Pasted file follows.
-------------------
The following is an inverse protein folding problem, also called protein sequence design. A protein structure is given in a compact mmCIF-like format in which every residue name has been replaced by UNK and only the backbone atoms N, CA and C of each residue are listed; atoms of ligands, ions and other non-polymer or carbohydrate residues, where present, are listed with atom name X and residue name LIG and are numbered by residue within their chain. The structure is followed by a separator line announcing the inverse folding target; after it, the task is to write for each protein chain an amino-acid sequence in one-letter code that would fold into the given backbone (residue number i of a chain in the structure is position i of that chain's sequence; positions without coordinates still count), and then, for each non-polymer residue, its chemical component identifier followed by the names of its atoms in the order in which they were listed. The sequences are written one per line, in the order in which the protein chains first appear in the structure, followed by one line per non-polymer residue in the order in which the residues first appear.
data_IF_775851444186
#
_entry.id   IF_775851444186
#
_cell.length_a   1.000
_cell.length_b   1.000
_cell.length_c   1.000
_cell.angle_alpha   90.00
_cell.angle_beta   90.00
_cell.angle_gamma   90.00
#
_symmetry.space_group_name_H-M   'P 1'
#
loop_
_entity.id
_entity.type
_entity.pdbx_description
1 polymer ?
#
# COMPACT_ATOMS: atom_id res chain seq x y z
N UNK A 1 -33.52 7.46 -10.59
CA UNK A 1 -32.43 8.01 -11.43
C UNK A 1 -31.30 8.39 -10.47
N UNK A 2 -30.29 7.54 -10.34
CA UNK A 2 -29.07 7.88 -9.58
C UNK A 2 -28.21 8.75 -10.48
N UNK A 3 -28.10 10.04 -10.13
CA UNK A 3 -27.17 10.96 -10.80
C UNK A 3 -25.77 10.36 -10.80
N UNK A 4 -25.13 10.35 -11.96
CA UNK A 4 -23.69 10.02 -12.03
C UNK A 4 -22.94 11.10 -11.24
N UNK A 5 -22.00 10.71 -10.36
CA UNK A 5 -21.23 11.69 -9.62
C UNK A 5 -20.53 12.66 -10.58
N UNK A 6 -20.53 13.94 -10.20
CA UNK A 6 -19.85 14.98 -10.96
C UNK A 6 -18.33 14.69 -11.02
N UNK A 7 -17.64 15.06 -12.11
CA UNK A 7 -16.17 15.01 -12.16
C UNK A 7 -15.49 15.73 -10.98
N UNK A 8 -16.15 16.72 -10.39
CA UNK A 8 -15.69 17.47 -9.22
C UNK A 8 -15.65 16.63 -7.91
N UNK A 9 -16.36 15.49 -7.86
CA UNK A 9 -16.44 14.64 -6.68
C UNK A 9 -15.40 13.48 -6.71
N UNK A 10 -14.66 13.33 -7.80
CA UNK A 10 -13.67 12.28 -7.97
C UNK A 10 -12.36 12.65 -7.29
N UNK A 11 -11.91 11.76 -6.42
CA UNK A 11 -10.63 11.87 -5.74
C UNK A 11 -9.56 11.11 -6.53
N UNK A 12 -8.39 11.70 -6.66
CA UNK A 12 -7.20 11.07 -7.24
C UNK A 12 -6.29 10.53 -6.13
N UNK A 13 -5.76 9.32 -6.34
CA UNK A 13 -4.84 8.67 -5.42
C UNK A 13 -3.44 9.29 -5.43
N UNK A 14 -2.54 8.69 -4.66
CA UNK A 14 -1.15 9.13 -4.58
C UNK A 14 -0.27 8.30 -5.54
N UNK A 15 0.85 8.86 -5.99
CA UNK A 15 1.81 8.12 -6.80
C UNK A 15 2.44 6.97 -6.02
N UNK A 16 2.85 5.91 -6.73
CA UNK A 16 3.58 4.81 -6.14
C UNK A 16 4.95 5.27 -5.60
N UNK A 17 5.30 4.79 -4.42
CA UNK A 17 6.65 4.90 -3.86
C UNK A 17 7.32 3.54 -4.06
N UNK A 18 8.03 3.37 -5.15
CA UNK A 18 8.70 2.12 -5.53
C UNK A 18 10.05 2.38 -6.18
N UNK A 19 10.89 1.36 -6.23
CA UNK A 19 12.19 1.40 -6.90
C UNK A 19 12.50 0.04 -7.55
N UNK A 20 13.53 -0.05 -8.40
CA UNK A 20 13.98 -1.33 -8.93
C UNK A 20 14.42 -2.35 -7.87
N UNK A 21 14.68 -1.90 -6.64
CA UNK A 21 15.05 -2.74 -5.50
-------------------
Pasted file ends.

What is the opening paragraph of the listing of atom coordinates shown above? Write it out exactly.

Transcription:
The following is an inverse protein folding problem, also called protein sequence design. A protein structure is given in a compact mmCIF-like format in which every residue name has been replaced by UNK and only the backbone atoms N, CA and C of each residue are listed; atoms of ligands, ions and other non-polymer or carbohydrate residues, where present, are listed with atom name X and residue name LIG and are numbered by residue within their chain. The structure is followed by a separator line announcing the inverse folding target; after it, the task is to write for each protein chain an amino-acid sequence in one-letter code that would fold into the given backbone (residue number i of a chain in the structure is position i of that chain's sequence; positions without coordinates still count), and then, for each non-polymer residue, its chemical component identifier followed by the names of its atoms in the order in which they were listed. The sequences are written one per line, in the order in which the protein chains first appear in the structure, followed by one line per non-polymer residue in the order in which the residues first appear.